The variation in δ15N for rock (Tables 2–6), in combination with the extent to which nitrogen is transformed during weathering by soil microorganisms, suggests nitrogen isotope signatures for rock are useful tools for assessing the extent of influence on water quality in limited settings. The δ15NO3− values may be used to distinguish fecal sources from naturally occurring nitrogen in many cases. Fecal matter from septic tank leachates or cattle feedlots is enriched in δ15N, generally >8‰ [Fogg et al., 1998; Kreitler and Browning, 1983; Schroeder et al., 1996] relative to soil organic matter (<7‰). The δ15N for nitrate (0.6–3 mg l−1 NO3-N) in low-order streams draining areas with nitrogen-bearing bedrock in the Mokelumne River watershed, California, were between 2.8 and 5.7‰, eliminating fecal matter as a primary source of nitrogen [Holloway, 1999].
 Laboratory leaching experiments with KCl (used to extract labile NH4+ and NO3−) produced up to 177 mg N kg−1 from soils associated with Tertiary age sedimentary rock and much lower extractable nitrogen concentrations (<6 mg N kg−1) in the Sierra Pelona basin in southern California [Williams et al., 1998]. The δ15N of rock and undisturbed soil leachates in this region were low (<2‰) in comparison to soil leachates from plots influenced by cattle feedlots and septic system leachates. A mass balance approach indicated that 10% of groundwater nitrogen in the Sierra Pelona basin originated from natural (e.g., bedrock) nitrogen sources while over 49% of the nitrate was attributed to sewage and other fecal matter sources [Williams et al., 1998].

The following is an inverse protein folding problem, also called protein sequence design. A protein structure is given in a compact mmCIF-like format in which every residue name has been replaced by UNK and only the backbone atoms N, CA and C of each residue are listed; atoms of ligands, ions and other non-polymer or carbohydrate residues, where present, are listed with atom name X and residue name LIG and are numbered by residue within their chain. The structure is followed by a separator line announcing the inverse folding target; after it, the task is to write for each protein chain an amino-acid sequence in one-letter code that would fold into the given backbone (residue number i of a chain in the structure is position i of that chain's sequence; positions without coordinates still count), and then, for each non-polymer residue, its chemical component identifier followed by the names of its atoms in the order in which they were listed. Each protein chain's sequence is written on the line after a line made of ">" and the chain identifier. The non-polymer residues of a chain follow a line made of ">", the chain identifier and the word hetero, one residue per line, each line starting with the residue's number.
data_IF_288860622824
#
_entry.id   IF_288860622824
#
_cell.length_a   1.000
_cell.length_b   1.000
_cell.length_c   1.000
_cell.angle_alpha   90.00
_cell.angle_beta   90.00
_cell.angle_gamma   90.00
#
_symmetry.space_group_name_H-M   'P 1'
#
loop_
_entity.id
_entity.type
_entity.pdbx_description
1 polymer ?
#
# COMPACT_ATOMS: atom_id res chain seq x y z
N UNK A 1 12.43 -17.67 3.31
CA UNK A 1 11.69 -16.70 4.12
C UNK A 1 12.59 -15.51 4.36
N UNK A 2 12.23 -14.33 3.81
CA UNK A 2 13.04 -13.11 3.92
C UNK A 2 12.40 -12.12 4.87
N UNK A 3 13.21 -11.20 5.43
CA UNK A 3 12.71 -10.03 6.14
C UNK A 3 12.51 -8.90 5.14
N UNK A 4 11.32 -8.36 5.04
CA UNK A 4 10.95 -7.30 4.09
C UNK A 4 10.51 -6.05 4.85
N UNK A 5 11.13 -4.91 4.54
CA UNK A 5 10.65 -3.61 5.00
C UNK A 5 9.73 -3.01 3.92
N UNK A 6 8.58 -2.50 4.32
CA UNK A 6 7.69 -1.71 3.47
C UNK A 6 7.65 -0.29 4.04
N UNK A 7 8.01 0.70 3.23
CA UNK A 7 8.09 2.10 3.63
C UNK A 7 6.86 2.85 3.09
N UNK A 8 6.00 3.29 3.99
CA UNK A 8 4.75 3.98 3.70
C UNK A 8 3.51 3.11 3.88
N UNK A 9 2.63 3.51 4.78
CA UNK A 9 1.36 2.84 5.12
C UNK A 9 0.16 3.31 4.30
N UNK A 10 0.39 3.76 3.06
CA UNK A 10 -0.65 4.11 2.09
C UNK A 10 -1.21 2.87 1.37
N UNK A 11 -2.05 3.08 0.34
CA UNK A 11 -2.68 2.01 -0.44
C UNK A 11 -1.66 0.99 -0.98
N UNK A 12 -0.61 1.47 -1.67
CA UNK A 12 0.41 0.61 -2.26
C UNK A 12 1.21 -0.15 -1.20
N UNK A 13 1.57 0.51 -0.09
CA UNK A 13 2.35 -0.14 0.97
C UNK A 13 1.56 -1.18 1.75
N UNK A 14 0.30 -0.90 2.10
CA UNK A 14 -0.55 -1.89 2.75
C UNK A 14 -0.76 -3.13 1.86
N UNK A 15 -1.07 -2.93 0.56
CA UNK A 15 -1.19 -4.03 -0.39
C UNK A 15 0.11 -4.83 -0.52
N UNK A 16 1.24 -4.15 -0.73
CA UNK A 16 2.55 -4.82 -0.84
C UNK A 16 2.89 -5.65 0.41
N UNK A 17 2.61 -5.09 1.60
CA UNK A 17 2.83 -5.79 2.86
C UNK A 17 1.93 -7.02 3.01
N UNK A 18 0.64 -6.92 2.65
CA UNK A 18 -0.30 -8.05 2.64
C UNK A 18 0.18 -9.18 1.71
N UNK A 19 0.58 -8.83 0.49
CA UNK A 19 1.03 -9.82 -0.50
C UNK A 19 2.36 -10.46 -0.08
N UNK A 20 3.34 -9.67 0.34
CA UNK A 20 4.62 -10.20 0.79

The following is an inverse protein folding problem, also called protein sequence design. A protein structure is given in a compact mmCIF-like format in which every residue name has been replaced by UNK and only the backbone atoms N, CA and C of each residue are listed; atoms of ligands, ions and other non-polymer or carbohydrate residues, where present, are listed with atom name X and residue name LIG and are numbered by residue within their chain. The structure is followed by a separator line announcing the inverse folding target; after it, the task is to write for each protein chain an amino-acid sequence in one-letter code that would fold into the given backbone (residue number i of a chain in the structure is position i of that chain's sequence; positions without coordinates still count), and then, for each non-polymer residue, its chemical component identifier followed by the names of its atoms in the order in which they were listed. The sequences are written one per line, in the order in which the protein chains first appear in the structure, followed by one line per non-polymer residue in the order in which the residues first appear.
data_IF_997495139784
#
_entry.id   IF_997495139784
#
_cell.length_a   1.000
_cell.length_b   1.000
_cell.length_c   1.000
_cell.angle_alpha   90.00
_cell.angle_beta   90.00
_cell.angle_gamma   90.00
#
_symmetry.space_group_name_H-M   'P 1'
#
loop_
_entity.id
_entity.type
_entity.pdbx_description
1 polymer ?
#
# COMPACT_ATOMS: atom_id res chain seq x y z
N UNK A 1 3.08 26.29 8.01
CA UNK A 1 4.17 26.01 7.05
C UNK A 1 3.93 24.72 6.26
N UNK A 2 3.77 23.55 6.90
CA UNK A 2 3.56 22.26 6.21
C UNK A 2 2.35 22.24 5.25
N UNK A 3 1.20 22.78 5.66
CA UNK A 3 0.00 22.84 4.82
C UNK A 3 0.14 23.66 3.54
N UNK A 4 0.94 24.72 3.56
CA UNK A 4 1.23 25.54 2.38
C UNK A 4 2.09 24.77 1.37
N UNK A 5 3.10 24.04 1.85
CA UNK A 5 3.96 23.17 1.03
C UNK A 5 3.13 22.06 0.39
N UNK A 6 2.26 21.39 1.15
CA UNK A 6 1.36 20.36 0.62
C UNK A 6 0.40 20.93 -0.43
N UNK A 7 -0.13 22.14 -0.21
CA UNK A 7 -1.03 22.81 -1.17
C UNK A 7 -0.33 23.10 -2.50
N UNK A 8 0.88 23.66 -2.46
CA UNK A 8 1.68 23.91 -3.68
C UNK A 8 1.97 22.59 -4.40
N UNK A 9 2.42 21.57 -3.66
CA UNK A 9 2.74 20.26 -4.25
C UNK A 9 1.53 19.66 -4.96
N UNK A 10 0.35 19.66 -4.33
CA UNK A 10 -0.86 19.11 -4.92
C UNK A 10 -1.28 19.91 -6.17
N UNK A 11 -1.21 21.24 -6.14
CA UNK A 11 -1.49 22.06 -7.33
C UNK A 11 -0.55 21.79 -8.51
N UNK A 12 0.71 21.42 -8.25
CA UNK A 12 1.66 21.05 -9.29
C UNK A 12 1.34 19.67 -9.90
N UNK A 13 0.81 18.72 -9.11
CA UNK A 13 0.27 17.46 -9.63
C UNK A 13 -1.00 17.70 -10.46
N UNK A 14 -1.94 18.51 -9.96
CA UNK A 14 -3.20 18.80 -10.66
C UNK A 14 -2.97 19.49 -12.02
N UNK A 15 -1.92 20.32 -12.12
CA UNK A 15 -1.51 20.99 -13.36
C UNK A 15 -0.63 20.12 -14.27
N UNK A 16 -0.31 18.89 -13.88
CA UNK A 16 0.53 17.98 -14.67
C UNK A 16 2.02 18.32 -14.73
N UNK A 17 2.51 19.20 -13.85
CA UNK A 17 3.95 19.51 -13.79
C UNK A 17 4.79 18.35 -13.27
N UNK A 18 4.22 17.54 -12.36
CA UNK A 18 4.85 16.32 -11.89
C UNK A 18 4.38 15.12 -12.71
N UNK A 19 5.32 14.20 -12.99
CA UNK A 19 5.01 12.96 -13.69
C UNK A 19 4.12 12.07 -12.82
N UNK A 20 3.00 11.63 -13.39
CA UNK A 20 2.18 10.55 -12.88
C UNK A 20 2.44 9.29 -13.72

Arid to semi-arid regions may be more susceptible to nitrate loading from nitrogen-bearing rock as a result of incomplete leaching of soils and a relatively discontinuous rate of soil microbial transformation of nitrogen species owing to irregular wetting and drying cycles. As a result, nitrogen released from bedrock can accumulate to high concentrations. High nitrate concentrations (>10 mg l−1 NO3-N) in groundwater in the Libyan Sahel were originally attributed to interaction with nitrate-rich shale, although soil organic matter was also implicated as a nitrogen source [Edmunds and Gaye, 1997]. Similarly, high nitrate concentrations in groundwater from eastern Utah were attributed to accumulations of nitrate salts associated with siltstone and sandstone in this region of the Colorado Plateau [Stewart and Peterson, 1914].